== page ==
"The only way to explore such areas is to use an orbital imaging radar such as Mini-SAR. This is an exciting first step for the team which has worked diligently for more than three years to get to this point" - Benjamin Bussey, deputy principal investigator for Mini-SAR, from the Johns Hopkins University Applied Physics Laboratory in Laurel, Md.

The images, taken on Nov. 17, 2008, cover part of the Haworth crater at the moon's south pole and the western rim of Seares crater, an impact feature near the north pole. Bright areas in each image represent either surface roughness or slopes pointing toward the spacecraft. Further data collection by Mini-SAR and analysis will help scientists to determine if buried ice deposits exist in the permanently shadowed craters near the moon's poles.

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Ancient Moon Had Earth-like Core?
The mystery of the moon's magnetic field may finally be explained by the presence of an Earth-like core, a new study says.
Magnetic moon rocks picked up on the Apollo missions in the late 1960s and early 1970s surprised scientists, who thought no such field existed on the moon.


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Ancient rock's magnetic field shows that moon once had a dynamo in its core
The collection of rocks that the Apollo astronauts brought back from the moon carried with it a riddle that has puzzled scientists since the early 1970s: What produced the magnetization found in many of those rocks?
The longstanding puzzle has now been solved by researchers at MIT, who carried out the most detailed analysis ever of the oldest pristine rock from the Apollo collection. Magnetic traces recorded in the rock provide strong evidence that 4.2 billion years ago the moon had a liquid core with a dynamo, like Earth's core today, that produced a strong magnetic field.

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The magic of the Moon has once again captured the imagination of politicians and scientists around the world.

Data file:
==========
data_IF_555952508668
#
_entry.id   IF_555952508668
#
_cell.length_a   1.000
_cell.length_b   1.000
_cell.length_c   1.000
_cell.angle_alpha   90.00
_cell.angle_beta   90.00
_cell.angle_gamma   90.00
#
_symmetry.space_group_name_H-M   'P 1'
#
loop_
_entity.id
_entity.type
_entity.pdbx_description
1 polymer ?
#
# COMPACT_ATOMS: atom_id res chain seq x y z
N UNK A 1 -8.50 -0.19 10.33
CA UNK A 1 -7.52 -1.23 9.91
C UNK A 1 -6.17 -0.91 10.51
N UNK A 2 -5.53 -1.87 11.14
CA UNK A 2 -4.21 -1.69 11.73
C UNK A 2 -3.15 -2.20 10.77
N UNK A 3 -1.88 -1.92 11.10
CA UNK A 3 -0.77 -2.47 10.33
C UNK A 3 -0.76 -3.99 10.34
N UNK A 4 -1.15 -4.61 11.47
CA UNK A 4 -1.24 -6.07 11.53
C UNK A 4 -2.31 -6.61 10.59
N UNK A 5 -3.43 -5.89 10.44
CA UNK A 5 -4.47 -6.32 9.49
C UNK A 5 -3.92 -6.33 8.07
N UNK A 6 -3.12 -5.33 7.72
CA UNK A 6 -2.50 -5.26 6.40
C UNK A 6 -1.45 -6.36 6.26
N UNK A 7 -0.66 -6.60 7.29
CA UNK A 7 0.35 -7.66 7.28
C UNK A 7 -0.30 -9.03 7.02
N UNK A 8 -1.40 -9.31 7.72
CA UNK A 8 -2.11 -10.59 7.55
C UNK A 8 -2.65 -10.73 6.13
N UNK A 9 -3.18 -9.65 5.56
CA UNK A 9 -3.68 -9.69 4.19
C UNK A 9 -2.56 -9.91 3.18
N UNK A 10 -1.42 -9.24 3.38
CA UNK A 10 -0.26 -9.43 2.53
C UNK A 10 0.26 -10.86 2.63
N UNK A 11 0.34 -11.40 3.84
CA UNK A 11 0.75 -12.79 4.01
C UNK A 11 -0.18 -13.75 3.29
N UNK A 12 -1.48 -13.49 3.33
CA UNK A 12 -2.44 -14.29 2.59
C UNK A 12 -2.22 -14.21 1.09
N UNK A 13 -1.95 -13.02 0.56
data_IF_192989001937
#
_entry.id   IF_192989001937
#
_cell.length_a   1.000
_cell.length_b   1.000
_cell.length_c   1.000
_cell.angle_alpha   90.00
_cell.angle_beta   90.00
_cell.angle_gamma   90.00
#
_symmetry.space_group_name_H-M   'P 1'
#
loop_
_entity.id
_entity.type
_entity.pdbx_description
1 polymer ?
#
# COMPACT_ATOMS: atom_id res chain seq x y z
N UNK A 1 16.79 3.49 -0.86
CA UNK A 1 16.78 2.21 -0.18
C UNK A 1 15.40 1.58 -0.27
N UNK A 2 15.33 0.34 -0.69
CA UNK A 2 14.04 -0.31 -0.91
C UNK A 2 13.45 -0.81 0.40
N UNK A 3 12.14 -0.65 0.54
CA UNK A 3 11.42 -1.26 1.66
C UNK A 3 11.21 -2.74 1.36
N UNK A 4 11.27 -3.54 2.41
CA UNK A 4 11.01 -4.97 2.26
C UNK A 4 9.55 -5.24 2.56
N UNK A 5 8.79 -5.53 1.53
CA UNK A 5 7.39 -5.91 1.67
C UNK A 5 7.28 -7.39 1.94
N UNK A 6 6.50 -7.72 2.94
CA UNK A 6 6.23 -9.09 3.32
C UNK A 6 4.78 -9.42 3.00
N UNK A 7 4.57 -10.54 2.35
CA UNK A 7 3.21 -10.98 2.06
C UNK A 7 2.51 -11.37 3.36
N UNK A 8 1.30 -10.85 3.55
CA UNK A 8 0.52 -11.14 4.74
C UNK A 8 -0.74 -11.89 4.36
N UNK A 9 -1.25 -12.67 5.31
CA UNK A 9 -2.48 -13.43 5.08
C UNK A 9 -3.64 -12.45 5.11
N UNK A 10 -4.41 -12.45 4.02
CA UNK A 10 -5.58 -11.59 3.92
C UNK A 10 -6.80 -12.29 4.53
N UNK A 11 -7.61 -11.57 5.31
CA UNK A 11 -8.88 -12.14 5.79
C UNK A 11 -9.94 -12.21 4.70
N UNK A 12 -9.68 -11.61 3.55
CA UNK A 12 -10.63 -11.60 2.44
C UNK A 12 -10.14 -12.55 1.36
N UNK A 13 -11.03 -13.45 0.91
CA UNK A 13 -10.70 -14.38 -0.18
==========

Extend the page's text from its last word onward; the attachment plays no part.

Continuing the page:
Forty years ago, the largest TV audience in history tuned in to watch the Apollo 8 crew reach lunar orbit.
It was during this mission that the famous "Earthrise" image was captured, changing forever our perception of the planet and its place in space.
And in July 1969, a small step by Neil Armstrong during the Apollo 11 mission guaranteed his place in human history as the first person to set foot on another world.

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Lunar Ice
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Ice on the moon is most likely to be found in shaded polar craters, UK scientists have concluded.
Researchers from Glasgow and Durham universities analysed data from Nasa's 1998 lunar prospector probe to pinpoint likely locations.
They found that polar craters, which are shaded from the sun, could have ice in concentrations of up to 10 grams per kilo of rock.
Their findings are published in the scientific journal Icarus.

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Científicos españoles participan en la creación de un nuevo modelo que explica los movimientos de la Luna
Dos investigadores de las universidades de Valladolid y Alicante están desarrollando una formulación matemática para estudiar la rotación de la Luna, considerando que su estructura está formada por una capa externa sólida y otra fluida en el interior. La propuesta forma parte de un estudio internacional que plantea un modelo teórico mejorado sobre la dinámica orbital y rotacional de la Tierra y su satélite, y con el que la comunidad científica podrá obtener mediciones más precisas para asegurar las futuras misiones de la NASA a la Luna.